In addition, we are supporting the construction of new affordable housing through tax incentives. The Low-Income Housing Credit is the largest source of federal support for construction and rehabilitation of affordable rental housing across the country. LIHTC has supported over 3.8 million units over the lifetime of the credit. And our new income-averaging rule has enabled the creation of more financially stable, mixed-income LIHTC developments, and made LIHTC-supported housing more feasible in sparsely populated rural areas. The New Markets Tax Credit (NMTC) has also supported the development of mixed-use housing and working capital funds for housing construction.  

Finally, we are making leveraged investments in housing markets through our support for community development financial institutions (CDFIs) and minority deposit institutions (MDIs), with $12 billion in additional resources invested during the first three years of the Biden-Harris Administration. By injecting $9 billion of capital into these institutions, we put these mission-driven lenders in a position to make housing loans and other investments in communities that disproportionately suffered from the impacts of the pandemic. In the first seven months after Treasury’s investments, recipients originated approximately $586 million in loans for affordable multifamily housing.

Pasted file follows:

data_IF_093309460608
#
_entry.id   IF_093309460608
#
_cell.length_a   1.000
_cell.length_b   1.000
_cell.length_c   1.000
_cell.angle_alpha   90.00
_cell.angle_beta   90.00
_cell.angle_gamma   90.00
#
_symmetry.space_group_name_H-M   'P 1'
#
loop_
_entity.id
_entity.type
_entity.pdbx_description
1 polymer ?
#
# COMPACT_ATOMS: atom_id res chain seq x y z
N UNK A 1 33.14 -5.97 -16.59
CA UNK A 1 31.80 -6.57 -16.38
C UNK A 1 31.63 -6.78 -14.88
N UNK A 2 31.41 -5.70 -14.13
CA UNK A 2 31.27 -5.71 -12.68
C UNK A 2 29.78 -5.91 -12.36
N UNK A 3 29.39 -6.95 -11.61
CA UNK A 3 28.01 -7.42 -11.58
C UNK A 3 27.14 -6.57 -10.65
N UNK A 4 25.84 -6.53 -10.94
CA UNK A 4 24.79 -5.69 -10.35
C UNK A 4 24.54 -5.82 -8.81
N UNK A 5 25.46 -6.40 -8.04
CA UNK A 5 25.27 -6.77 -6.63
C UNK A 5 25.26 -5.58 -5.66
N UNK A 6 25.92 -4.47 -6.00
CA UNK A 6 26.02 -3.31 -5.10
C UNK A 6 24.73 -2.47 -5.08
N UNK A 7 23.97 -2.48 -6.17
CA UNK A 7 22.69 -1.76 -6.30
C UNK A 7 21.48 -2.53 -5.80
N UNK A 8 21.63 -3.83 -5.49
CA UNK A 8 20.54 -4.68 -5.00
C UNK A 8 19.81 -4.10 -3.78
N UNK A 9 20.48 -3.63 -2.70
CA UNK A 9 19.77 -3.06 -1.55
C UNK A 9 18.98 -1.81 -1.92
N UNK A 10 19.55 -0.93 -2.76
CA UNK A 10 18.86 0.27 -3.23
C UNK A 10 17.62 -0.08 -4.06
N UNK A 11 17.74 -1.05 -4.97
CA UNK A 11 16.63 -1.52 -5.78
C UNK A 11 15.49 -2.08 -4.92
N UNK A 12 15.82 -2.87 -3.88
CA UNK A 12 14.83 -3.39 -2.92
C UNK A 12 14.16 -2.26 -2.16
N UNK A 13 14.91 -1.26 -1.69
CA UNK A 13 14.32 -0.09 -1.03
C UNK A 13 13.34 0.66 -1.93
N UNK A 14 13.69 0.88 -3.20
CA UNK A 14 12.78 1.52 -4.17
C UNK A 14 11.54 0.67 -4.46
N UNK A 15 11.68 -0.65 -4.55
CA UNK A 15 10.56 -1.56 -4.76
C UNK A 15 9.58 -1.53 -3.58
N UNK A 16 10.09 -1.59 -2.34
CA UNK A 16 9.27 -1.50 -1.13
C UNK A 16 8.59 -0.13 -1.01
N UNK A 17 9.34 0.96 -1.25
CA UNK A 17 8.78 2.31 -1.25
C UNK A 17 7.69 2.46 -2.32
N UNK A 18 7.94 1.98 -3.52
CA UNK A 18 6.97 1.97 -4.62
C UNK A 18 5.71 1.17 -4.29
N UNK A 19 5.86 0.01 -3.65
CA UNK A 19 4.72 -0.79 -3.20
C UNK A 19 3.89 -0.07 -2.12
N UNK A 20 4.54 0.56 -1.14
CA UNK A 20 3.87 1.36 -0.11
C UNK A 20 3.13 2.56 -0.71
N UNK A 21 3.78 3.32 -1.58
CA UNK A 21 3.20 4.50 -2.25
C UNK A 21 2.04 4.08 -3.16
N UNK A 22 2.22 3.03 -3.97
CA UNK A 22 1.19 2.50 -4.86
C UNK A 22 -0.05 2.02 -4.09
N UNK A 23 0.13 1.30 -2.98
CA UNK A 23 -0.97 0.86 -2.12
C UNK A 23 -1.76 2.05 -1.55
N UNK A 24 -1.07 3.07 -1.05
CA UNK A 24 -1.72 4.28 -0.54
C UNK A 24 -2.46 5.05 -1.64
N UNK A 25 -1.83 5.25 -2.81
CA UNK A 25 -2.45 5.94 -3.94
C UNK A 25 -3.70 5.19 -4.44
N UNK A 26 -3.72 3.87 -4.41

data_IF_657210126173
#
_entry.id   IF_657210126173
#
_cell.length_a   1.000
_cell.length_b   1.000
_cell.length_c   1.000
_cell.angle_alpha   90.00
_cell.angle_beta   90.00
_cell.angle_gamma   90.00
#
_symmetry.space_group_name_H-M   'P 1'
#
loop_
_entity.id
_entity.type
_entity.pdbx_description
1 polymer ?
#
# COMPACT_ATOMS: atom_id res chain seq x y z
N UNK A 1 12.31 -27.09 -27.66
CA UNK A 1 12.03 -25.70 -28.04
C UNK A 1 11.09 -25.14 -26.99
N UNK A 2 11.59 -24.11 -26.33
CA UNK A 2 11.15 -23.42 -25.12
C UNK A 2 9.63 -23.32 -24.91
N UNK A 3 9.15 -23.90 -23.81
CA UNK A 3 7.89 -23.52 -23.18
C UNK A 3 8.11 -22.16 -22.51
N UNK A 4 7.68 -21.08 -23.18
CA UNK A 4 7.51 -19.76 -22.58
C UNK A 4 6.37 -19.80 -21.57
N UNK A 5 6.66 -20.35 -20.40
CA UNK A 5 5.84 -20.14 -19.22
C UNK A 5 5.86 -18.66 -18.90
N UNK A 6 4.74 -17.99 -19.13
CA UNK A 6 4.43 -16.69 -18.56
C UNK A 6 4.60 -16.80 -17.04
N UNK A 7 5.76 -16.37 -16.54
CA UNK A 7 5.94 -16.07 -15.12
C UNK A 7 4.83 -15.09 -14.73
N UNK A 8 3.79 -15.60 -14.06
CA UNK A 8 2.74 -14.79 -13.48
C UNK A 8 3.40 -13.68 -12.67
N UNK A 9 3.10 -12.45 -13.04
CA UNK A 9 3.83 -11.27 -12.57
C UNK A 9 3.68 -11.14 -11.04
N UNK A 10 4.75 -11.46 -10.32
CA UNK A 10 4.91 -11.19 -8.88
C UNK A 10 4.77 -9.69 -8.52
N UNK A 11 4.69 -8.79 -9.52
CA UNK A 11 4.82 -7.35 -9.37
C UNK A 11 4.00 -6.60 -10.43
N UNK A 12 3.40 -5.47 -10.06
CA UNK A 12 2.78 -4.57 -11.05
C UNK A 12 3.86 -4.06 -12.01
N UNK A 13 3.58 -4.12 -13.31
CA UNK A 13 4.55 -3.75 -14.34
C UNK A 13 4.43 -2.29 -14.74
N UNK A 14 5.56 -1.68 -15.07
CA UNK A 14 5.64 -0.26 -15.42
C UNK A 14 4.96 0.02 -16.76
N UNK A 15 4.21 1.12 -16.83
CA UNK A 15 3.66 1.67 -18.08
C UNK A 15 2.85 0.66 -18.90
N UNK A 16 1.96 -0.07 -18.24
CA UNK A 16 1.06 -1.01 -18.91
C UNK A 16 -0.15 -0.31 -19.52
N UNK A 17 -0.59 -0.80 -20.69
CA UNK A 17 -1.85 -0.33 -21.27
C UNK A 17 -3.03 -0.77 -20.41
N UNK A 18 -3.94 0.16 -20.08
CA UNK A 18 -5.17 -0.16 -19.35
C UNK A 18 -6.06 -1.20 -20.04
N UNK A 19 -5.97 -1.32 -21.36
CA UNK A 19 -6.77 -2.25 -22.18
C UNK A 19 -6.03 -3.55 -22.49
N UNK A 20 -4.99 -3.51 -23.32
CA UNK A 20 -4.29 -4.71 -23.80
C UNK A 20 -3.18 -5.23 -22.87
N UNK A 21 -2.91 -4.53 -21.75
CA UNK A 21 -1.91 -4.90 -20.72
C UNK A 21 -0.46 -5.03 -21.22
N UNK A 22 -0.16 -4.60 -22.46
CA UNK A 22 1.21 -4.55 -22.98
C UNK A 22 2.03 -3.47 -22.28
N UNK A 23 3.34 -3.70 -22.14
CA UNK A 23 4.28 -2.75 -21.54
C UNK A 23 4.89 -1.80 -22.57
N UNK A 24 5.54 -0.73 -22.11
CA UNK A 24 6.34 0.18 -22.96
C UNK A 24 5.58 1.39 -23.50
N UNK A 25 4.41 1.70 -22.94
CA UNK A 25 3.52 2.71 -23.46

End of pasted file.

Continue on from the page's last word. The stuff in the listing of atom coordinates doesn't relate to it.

Earlier this year, the CFDI Fund released new funds for the Capital Magnet Fund (CMF), a dedicated program to support affordable housing solutions and community revitalization efforts. Our three rounds of CMF awards since 2021 are projected to develop 96,700 affordable housing units. Last month, the CDFI Fund announced another round of funding availability through the CMF, and we anticipate making more than $246 million available for housing-related uses. And recipients of several other CDFI Fund programs reported lending to support 166,738 affordable housing units in FY2021 and FY2022. 

Today’s Actions

Today, we are taking four additional steps to enable state and local governments to use federal resources to preserve and expand the supply of housing.